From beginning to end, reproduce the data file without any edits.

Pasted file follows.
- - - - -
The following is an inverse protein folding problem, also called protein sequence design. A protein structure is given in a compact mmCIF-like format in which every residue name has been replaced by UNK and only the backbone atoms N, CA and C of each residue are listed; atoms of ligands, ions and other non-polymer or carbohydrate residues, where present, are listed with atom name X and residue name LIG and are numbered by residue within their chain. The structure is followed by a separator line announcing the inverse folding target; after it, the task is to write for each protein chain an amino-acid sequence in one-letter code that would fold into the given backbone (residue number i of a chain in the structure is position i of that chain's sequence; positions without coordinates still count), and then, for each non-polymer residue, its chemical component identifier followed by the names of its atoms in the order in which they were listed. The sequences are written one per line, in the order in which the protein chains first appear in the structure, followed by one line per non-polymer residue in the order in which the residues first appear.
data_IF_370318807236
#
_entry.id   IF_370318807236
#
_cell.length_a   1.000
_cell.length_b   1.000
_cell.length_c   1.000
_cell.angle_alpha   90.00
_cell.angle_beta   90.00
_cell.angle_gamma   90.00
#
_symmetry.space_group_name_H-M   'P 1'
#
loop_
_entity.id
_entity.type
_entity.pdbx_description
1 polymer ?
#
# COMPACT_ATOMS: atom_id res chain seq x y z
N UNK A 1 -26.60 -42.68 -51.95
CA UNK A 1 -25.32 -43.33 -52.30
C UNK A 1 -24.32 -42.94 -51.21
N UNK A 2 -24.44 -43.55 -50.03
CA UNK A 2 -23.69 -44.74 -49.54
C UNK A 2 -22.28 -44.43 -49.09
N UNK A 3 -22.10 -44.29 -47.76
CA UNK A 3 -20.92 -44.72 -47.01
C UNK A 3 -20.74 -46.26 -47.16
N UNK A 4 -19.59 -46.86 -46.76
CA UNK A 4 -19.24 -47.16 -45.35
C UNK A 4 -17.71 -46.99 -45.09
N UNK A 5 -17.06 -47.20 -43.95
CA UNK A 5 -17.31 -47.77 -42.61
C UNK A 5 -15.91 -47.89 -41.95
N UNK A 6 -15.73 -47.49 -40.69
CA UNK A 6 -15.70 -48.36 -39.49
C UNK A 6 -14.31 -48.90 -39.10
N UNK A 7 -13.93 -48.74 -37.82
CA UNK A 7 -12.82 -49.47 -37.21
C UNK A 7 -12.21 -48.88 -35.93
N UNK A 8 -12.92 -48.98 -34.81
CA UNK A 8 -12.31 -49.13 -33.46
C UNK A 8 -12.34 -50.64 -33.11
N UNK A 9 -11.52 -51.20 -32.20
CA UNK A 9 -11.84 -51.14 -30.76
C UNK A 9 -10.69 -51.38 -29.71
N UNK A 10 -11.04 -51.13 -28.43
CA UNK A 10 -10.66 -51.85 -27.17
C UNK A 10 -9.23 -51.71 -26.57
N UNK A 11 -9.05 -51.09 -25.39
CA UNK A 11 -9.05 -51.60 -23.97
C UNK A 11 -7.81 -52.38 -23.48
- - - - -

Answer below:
The following is an inverse protein folding problem, also called protein sequence design. A protein structure is given in a compact mmCIF-like format in which every residue name has been replaced by UNK and only the backbone atoms N, CA and C of each residue are listed; atoms of ligands, ions and other non-polymer or carbohydrate residues, where present, are listed with atom name X and residue name LIG and are numbered by residue within their chain. The structure is followed by a separator line announcing the inverse folding target; after it, the task is to write for each protein chain an amino-acid sequence in one-letter code that would fold into the given backbone (residue number i of a chain in the structure is position i of that chain's sequence; positions without coordinates still count), and then, for each non-polymer residue, its chemical component identifier followed by the names of its atoms in the order in which they were listed. The sequences are written one per line, in the order in which the protein chains first appear in the structure, followed by one line per non-polymer residue in the order in which the residues first appear.
data_IF_370318807236
#
_entry.id   IF_370318807236
#
_cell.length_a   1.000
_cell.length_b   1.000
_cell.length_c   1.000
_cell.angle_alpha   90.00
_cell.angle_beta   90.00
_cell.angle_gamma   90.00
#
_symmetry.space_group_name_H-M   'P 1'
#
loop_
_entity.id
_entity.type
_entity.pdbx_description
1 polymer ?
#
# COMPACT_ATOMS: atom_id res chain seq x y z
N UNK A 1 -26.60 -42.68 -51.95
CA UNK A 1 -25.32 -43.33 -52.30
C UNK A 1 -24.32 -42.94 -51.21
N UNK A 2 -24.44 -43.55 -50.03
CA UNK A 2 -23.69 -44.74 -49.54
C UNK A 2 -22.28 -44.43 -49.09
N UNK A 3 -22.10 -44.29 -47.76
CA UNK A 3 -20.92 -44.72 -47.01
C UNK A 3 -20.74 -46.26 -47.16
N UNK A 4 -19.59 -46.86 -46.76
CA UNK A 4 -19.24 -47.16 -45.35
C UNK A 4 -17.71 -46.99 -45.09
N UNK A 5 -17.06 -47.20 -43.95
CA UNK A 5 -17.31 -47.77 -42.61
C UNK A 5 -15.91 -47.89 -41.95
N UNK A 6 -15.73 -47.49 -40.69
CA UNK A 6 -15.70 -48.36 -39.49
C UNK A 6 -14.31 -48.90 -39.10
N UNK A 7 -13.93 -48.74 -37.82
CA UNK A 7 -12.82 -49.47 -37.21
C UNK A 7 -12.21 -48.88 -35.93
N UNK A 8 -12.92 -48.98 -34.81
CA UNK A 8 -12.31 -49.13 -33.46
C UNK A 8 -12.34 -50.64 -33.11
N UNK A 9 -11.52 -51.20 -32.20
CA UNK A 9 -11.84 -51.14 -30.76
C UNK A 9 -10.69 -51.38 -29.71
N UNK A 10 -11.04 -51.13 -28.43
CA UNK A 10 -10.66 -51.85 -27.17
C UNK A 10 -9.23 -51.71 -26.57
N UNK A 11 -9.05 -51.09 -25.39
CA UNK A 11 -9.05 -51.60 -23.97
C UNK A 11 -7.81 -52.38 -23.48